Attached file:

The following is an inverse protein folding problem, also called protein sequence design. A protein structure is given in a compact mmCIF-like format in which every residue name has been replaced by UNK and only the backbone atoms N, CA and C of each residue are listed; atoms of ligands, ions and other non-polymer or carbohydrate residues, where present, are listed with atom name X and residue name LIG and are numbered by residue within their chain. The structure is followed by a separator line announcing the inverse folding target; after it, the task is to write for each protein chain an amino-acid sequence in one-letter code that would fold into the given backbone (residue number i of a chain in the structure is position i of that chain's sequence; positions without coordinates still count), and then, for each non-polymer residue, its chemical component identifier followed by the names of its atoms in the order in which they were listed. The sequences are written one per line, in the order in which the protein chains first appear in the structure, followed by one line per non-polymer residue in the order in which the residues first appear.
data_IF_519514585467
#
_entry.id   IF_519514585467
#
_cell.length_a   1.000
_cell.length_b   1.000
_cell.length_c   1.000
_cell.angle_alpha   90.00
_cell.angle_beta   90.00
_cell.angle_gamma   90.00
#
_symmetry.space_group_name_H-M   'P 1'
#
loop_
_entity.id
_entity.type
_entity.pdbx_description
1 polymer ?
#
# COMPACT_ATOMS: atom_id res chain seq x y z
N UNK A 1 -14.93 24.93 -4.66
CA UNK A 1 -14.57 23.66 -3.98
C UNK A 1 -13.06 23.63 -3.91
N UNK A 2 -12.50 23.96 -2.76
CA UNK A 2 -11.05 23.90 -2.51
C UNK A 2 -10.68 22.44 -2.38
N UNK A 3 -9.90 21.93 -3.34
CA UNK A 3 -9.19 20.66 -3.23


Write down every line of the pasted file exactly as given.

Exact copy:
The following is an inverse protein folding problem, also called protein sequence design. A protein structure is given in a compact mmCIF-like format in which every residue name has been replaced by UNK and only the backbone atoms N, CA and C of each residue are listed; atoms of ligands, ions and other non-polymer or carbohydrate residues, where present, are listed with atom name X and residue name LIG and are numbered by residue within their chain. The structure is followed by a separator line announcing the inverse folding target; after it, the task is to write for each protein chain an amino-acid sequence in one-letter code that would fold into the given backbone (residue number i of a chain in the structure is position i of that chain's sequence; positions without coordinates still count), and then, for each non-polymer residue, its chemical component identifier followed by the names of its atoms in the order in which they were listed. The sequences are written one per line, in the order in which the protein chains first appear in the structure, followed by one line per non-polymer residue in the order in which the residues first appear.
data_IF_519514585467
#
_entry.id   IF_519514585467
#
_cell.length_a   1.000
_cell.length_b   1.000
_cell.length_c   1.000
_cell.angle_alpha   90.00
_cell.angle_beta   90.00
_cell.angle_gamma   90.00
#
_symmetry.space_group_name_H-M   'P 1'
#
loop_
_entity.id
_entity.type
_entity.pdbx_description
1 polymer ?
#
# COMPACT_ATOMS: atom_id res chain seq x y z
N UNK A 1 -14.93 24.93 -4.66
CA UNK A 1 -14.57 23.66 -3.98
C UNK A 1 -13.06 23.63 -3.91
N UNK A 2 -12.50 23.96 -2.76
CA UNK A 2 -11.05 23.90 -2.51
C UNK A 2 -10.68 22.44 -2.38
N UNK A 3 -9.90 21.93 -3.34
CA UNK A 3 -9.19 20.66 -3.23